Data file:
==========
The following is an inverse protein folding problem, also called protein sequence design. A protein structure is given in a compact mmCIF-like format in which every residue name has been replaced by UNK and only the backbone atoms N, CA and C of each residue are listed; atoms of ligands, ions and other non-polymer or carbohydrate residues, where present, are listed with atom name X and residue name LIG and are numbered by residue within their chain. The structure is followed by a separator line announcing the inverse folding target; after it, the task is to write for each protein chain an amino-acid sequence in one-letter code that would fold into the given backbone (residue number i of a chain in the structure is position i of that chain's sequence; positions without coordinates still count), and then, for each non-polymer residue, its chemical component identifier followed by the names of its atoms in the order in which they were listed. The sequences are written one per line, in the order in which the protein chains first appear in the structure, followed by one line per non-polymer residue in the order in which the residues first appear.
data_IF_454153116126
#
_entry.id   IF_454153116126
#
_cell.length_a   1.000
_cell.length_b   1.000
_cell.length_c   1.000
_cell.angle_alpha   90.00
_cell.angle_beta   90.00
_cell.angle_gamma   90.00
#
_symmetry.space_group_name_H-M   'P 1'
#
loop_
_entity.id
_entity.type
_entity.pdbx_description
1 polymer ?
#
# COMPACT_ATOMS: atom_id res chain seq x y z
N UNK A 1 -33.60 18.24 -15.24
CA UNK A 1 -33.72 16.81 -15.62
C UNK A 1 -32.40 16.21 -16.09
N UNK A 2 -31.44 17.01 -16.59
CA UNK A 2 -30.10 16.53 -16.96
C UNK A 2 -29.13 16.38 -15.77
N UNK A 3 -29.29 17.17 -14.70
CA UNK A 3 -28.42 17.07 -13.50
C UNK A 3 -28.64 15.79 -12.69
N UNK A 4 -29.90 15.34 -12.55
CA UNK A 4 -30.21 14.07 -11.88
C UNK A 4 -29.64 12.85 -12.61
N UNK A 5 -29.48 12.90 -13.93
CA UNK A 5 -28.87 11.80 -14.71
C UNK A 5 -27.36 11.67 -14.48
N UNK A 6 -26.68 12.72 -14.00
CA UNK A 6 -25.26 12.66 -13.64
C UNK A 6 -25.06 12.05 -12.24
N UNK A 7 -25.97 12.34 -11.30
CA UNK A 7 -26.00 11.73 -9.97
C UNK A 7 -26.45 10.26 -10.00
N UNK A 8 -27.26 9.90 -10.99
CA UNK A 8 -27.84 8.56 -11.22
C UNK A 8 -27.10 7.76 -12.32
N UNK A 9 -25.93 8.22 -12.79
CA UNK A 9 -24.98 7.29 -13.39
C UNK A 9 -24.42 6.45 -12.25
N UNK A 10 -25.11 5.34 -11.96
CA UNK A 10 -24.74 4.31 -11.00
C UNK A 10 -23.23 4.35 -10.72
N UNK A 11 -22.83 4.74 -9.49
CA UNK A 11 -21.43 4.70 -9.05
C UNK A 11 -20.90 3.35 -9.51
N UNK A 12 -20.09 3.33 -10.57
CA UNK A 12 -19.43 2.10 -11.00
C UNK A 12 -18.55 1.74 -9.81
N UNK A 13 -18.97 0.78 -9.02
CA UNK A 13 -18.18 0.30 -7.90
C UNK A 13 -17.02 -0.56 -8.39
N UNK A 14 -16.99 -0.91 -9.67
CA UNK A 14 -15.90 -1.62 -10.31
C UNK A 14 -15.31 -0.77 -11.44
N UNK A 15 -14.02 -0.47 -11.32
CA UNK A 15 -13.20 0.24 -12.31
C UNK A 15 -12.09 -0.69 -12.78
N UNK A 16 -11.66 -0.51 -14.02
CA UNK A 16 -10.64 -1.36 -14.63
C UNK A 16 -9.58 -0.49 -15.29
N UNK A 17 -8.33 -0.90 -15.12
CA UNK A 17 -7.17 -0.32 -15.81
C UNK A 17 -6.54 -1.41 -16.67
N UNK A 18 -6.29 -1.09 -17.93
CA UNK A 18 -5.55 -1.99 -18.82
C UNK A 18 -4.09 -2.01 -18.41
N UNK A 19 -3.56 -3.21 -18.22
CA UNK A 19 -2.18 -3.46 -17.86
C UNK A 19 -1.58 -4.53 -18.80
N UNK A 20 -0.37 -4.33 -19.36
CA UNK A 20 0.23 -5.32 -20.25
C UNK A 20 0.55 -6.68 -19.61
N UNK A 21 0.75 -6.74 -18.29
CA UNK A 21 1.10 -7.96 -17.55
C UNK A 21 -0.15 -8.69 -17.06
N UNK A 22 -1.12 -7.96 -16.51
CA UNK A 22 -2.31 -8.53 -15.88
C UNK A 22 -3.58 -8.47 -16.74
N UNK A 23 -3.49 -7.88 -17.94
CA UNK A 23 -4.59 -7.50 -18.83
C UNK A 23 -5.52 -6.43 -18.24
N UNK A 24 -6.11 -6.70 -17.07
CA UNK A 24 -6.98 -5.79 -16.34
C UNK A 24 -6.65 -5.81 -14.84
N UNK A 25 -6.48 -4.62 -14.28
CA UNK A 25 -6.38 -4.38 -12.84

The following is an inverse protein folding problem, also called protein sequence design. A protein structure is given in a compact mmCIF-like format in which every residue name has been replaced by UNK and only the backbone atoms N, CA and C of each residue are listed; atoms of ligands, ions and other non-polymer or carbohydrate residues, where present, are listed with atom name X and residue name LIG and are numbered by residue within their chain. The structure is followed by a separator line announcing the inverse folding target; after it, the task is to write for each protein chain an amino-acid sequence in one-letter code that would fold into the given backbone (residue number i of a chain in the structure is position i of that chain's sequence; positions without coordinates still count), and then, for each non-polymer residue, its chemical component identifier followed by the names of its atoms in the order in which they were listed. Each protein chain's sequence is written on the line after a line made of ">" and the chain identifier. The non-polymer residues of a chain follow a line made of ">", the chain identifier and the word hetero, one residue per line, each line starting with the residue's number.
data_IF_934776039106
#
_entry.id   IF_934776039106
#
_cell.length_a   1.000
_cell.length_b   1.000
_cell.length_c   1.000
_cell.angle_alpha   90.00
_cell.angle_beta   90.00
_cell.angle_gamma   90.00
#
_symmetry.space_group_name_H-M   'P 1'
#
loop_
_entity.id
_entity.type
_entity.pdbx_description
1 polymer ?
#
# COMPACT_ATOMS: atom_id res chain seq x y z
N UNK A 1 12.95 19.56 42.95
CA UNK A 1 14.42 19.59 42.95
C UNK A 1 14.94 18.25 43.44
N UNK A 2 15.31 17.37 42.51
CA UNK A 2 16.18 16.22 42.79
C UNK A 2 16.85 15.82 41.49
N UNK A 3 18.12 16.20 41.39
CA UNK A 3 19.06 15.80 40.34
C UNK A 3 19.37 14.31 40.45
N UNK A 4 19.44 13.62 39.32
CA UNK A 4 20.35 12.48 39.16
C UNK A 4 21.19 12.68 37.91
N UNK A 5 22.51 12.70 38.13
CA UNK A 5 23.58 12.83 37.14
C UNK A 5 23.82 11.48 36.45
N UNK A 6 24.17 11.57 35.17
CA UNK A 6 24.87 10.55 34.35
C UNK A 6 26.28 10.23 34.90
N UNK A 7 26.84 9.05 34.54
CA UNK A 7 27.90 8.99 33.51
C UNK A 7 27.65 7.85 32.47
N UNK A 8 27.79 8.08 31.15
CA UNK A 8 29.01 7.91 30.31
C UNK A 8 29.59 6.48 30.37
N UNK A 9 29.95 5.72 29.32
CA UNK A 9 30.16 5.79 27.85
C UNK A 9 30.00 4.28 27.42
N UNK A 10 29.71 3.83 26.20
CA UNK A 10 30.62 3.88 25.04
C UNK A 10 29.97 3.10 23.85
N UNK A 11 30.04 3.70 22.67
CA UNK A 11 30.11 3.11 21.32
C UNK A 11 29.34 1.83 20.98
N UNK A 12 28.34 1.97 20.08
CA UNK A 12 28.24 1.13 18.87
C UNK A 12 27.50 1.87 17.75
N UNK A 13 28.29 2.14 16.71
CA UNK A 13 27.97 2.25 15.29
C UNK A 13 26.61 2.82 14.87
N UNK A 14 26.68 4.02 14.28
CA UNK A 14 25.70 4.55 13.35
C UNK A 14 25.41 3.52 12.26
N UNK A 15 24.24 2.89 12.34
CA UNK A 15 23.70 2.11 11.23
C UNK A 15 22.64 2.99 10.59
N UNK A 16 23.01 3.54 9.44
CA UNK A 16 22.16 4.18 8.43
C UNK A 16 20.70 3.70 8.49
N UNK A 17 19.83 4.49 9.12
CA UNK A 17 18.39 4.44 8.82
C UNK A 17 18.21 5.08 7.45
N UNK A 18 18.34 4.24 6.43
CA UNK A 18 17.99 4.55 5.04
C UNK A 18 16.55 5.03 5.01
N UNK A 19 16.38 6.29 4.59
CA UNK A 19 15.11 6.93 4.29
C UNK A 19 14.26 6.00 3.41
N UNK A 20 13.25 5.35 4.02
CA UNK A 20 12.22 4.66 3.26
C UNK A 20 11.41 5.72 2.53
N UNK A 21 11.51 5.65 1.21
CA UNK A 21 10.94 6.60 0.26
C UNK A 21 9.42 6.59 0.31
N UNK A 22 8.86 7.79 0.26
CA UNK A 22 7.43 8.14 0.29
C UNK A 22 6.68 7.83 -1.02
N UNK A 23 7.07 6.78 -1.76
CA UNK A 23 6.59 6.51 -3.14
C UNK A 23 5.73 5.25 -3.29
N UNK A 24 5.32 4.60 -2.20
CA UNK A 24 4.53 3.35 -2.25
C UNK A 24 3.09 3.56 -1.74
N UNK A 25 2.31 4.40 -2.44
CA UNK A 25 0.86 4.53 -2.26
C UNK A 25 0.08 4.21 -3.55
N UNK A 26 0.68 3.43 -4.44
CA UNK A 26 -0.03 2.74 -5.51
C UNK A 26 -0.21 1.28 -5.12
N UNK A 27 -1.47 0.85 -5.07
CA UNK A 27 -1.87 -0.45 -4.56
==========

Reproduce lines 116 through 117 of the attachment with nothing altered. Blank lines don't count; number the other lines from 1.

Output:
# COMPACT_ATOMS: atom_id res chain seq x y z
N UNK A 1 12.95 19.56 42.95